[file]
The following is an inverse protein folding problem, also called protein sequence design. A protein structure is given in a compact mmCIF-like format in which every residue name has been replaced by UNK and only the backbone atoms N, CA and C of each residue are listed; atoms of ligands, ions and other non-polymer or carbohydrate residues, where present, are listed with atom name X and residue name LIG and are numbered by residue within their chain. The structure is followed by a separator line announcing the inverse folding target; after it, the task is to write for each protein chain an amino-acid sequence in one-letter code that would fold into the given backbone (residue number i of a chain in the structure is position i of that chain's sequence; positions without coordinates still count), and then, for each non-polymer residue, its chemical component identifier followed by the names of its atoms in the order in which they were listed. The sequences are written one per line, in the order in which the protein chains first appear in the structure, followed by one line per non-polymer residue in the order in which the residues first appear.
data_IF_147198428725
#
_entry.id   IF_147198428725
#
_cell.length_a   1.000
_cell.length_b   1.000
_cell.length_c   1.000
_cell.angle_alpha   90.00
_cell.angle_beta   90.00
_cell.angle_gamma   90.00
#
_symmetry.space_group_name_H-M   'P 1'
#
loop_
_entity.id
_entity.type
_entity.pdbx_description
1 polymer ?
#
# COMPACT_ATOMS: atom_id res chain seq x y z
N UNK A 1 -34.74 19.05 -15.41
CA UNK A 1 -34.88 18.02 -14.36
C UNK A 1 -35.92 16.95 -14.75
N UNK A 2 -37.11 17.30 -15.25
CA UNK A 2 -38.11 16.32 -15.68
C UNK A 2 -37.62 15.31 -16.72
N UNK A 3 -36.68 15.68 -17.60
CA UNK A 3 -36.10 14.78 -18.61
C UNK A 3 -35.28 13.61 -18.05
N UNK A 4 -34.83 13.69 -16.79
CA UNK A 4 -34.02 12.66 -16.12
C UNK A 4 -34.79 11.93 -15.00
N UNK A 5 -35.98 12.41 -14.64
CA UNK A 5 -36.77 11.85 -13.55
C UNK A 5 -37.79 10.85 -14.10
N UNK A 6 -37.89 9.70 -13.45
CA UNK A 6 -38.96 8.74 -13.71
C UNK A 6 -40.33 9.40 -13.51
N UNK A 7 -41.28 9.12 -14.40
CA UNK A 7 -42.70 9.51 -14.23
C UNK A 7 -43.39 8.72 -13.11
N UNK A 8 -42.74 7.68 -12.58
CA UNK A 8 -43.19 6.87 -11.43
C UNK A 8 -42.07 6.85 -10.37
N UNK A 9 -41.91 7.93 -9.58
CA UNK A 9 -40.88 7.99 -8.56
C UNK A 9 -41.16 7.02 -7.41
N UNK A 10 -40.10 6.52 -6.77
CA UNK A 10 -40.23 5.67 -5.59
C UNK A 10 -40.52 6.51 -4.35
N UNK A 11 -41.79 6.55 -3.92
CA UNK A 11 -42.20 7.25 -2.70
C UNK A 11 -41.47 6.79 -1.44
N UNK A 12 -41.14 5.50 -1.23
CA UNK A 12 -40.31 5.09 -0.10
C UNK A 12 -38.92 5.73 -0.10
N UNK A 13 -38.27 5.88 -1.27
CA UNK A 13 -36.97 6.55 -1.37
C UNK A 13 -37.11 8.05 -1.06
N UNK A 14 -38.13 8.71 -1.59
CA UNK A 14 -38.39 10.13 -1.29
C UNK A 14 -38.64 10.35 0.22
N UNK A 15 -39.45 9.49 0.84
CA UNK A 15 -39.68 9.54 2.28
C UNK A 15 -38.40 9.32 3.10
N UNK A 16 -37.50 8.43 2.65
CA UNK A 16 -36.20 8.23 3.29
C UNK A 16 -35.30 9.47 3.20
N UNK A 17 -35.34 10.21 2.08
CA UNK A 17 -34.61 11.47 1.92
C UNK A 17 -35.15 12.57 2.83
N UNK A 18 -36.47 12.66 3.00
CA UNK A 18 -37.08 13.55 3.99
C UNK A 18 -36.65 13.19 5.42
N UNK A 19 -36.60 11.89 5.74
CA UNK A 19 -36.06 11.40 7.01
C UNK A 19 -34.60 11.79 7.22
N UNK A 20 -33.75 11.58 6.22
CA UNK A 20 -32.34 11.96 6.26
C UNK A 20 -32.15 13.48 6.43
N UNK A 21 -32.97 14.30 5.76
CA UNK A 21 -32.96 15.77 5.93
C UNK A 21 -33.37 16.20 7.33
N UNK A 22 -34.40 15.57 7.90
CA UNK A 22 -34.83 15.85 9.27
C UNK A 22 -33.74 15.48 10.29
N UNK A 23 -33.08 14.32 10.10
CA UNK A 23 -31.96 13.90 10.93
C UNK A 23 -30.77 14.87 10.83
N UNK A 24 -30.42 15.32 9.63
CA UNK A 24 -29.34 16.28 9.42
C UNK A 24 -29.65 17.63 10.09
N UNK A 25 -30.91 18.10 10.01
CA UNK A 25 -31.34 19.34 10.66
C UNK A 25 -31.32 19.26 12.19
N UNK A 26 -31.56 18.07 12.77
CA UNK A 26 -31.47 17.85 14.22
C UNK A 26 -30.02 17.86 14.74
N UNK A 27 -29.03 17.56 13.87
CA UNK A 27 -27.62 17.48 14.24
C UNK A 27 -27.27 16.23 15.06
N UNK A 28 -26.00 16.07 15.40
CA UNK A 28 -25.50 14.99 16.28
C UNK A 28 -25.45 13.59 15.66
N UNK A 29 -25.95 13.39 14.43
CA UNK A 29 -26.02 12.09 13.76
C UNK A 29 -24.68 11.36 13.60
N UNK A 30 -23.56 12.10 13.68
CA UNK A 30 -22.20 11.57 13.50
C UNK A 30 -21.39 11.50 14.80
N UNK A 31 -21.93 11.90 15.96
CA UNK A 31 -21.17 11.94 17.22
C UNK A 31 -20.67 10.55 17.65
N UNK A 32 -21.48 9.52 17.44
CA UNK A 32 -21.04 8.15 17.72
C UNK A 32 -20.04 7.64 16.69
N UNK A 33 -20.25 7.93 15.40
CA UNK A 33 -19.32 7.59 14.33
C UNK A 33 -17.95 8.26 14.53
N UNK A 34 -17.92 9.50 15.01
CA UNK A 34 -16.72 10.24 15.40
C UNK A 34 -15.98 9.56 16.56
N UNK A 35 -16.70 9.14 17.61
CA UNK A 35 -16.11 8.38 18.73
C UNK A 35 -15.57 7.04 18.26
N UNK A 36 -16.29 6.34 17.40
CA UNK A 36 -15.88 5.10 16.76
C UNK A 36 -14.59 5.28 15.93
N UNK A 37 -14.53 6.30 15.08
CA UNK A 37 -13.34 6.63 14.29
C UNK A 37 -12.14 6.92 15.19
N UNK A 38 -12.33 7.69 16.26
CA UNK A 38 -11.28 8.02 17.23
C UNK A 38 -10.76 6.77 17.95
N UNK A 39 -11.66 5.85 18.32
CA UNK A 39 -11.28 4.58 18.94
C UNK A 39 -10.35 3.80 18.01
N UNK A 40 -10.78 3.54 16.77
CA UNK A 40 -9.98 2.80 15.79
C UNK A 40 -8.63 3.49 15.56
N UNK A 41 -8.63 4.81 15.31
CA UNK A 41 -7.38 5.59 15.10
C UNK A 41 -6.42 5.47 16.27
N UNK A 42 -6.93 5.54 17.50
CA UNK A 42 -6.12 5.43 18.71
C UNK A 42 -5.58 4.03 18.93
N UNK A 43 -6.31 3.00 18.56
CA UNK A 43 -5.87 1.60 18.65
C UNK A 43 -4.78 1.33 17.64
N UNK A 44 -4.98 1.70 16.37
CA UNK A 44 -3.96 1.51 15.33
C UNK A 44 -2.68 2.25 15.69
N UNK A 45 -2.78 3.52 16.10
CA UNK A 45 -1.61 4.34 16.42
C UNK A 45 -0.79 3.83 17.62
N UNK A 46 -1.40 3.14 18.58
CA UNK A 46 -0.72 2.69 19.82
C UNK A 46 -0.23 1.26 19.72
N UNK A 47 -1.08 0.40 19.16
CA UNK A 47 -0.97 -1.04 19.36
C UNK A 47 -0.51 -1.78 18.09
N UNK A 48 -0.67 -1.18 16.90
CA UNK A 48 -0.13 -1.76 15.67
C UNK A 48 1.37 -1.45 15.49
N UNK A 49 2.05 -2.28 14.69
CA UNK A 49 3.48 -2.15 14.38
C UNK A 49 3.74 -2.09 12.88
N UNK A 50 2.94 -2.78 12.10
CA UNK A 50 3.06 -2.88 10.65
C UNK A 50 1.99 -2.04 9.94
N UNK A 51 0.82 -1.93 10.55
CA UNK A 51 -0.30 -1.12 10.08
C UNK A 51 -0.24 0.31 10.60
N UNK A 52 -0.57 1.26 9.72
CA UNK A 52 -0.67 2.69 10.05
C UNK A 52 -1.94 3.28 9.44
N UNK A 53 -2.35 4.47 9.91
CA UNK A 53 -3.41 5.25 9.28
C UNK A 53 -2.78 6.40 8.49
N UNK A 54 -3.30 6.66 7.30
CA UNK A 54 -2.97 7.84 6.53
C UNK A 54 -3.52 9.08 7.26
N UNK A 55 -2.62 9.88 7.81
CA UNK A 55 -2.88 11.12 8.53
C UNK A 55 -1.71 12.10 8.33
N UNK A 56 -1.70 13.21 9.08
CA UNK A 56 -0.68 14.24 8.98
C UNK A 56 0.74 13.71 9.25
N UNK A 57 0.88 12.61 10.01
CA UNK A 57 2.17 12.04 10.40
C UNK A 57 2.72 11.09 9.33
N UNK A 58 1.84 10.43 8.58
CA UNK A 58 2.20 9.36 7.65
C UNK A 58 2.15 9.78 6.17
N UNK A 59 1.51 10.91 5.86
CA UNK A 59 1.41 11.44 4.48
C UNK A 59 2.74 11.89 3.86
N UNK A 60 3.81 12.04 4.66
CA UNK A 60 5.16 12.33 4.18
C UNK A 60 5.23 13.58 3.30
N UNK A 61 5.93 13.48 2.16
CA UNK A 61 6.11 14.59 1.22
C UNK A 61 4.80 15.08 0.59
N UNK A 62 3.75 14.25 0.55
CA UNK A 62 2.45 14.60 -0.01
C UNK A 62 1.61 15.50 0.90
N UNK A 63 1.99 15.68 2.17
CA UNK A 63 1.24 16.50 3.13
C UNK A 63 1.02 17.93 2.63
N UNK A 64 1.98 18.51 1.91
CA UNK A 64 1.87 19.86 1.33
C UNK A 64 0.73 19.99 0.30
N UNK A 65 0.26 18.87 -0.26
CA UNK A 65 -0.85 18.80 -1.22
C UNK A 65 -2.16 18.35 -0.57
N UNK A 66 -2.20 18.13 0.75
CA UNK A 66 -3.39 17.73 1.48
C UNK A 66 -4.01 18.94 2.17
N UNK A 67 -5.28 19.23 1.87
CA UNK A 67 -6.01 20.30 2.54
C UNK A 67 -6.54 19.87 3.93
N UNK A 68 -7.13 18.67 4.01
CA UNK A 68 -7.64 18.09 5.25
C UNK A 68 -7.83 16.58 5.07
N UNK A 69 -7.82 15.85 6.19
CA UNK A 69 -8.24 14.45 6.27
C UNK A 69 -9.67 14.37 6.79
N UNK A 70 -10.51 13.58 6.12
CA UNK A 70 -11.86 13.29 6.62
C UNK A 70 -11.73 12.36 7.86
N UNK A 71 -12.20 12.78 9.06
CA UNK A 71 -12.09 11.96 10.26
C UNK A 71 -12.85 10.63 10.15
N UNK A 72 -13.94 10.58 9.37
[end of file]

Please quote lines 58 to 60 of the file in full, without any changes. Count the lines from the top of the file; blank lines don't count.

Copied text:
N UNK A 13 -38.27 5.88 -1.27
CA UNK A 13 -36.97 6.55 -1.37
C UNK A 13 -37.11 8.05 -1.06